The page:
A Labor Department watchdog has called for a change in the way sensitive weekly jobs data is released to the public, recommending an end to the long practice of giving information to journalists first.
The decades-long "lockup" method, in which reporters "locked" into a room are given reports and forbidden to send out stories before an appointed time, must be tightened or abolished altogether, according to an audit from the department's office of inspector general.
The audit could lead to a change in the practice of releasing market-moving economic data to the media first.
The inspector's office focused on problems with the release of the weekly jobless claims data, but its conclusions could extend to lockup procedures over such sensitive topics as inflation and economic growth.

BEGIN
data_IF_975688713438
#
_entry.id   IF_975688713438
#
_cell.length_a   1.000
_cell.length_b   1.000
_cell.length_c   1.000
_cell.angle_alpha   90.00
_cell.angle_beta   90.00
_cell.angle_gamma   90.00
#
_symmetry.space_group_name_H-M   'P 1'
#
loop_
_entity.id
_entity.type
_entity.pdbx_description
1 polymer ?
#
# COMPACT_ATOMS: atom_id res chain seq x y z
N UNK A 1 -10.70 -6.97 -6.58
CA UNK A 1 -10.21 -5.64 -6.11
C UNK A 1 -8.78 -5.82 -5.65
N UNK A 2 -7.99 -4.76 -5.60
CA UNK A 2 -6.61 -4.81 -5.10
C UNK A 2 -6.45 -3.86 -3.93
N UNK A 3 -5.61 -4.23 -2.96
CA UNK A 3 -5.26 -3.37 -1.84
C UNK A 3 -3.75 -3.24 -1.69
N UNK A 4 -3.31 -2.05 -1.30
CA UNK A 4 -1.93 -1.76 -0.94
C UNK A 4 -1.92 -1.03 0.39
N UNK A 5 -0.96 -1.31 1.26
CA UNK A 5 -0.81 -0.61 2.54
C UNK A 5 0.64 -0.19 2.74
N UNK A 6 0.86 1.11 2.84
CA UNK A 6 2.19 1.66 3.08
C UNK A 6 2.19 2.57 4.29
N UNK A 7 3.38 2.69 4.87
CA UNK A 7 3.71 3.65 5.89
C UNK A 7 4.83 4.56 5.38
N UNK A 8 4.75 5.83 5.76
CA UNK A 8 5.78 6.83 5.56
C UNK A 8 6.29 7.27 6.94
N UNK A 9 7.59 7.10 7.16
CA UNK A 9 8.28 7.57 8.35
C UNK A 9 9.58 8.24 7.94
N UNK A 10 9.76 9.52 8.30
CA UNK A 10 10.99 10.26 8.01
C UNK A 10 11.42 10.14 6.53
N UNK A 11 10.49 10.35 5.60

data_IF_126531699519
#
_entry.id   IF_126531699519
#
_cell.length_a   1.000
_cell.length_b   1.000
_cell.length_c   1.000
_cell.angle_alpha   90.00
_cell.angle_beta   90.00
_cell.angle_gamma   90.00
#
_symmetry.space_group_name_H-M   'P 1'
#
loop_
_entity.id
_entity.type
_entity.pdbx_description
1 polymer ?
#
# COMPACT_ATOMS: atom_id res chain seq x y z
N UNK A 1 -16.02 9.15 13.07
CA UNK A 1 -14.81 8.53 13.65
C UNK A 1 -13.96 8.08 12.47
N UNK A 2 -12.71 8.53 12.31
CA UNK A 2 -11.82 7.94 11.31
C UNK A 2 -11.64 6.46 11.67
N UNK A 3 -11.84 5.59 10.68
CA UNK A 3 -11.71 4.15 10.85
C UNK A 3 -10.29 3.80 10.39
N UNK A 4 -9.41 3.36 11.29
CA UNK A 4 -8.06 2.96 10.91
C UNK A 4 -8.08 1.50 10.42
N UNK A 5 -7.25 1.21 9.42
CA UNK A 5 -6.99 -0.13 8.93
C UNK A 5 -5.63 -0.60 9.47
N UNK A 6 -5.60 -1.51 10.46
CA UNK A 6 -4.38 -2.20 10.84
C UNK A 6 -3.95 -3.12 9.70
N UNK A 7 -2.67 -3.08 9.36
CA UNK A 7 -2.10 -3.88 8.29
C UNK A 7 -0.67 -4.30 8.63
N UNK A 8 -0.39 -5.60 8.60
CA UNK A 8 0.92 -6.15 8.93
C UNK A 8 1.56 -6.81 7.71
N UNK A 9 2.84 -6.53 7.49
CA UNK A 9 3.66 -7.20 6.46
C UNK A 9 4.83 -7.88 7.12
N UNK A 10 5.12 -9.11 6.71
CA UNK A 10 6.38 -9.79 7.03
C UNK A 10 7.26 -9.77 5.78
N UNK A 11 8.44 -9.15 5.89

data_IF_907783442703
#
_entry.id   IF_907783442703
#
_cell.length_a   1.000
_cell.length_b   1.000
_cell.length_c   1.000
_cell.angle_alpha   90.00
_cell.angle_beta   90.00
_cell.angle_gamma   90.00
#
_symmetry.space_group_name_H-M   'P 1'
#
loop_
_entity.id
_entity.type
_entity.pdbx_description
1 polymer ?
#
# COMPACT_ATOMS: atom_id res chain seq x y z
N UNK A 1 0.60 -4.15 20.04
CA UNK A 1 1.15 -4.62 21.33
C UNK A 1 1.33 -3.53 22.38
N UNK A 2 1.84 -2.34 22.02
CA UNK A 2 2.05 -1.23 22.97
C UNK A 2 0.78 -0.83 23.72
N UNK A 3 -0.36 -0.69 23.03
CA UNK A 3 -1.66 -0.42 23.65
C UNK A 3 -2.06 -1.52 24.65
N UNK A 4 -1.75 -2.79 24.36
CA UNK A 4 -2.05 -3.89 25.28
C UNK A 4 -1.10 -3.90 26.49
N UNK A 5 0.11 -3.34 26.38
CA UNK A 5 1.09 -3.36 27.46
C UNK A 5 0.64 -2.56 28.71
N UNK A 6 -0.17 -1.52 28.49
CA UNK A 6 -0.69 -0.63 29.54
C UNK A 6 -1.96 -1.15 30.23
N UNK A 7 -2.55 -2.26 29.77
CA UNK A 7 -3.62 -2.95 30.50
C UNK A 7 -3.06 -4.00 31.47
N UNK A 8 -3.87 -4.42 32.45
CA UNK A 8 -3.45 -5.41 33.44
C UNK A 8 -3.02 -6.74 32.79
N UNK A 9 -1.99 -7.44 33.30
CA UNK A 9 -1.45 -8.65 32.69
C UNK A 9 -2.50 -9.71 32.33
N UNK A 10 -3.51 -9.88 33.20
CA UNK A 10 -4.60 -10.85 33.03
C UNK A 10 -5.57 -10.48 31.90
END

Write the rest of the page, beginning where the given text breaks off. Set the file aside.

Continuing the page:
With the advent of technology, even a minuscule advantage allows traders to gain an advantage in the market, the report concludes.
That information is quickly used by investors, such as high-frequency trading trading firms that use powerful computers to trade stocks in massive volume. Any efforts to change the current system will face heavy opposition from media outlets that make money by selling reports to investors, including these traders.
The lockup system was "not originally designed to guard against market-moving distributions that could be caused by the release of government data to certain traders just seconds before the rest of the general public," the audit said.
The Labor Department said in a statement that it agreed with the audit and was "exploring the value of the press lockup."
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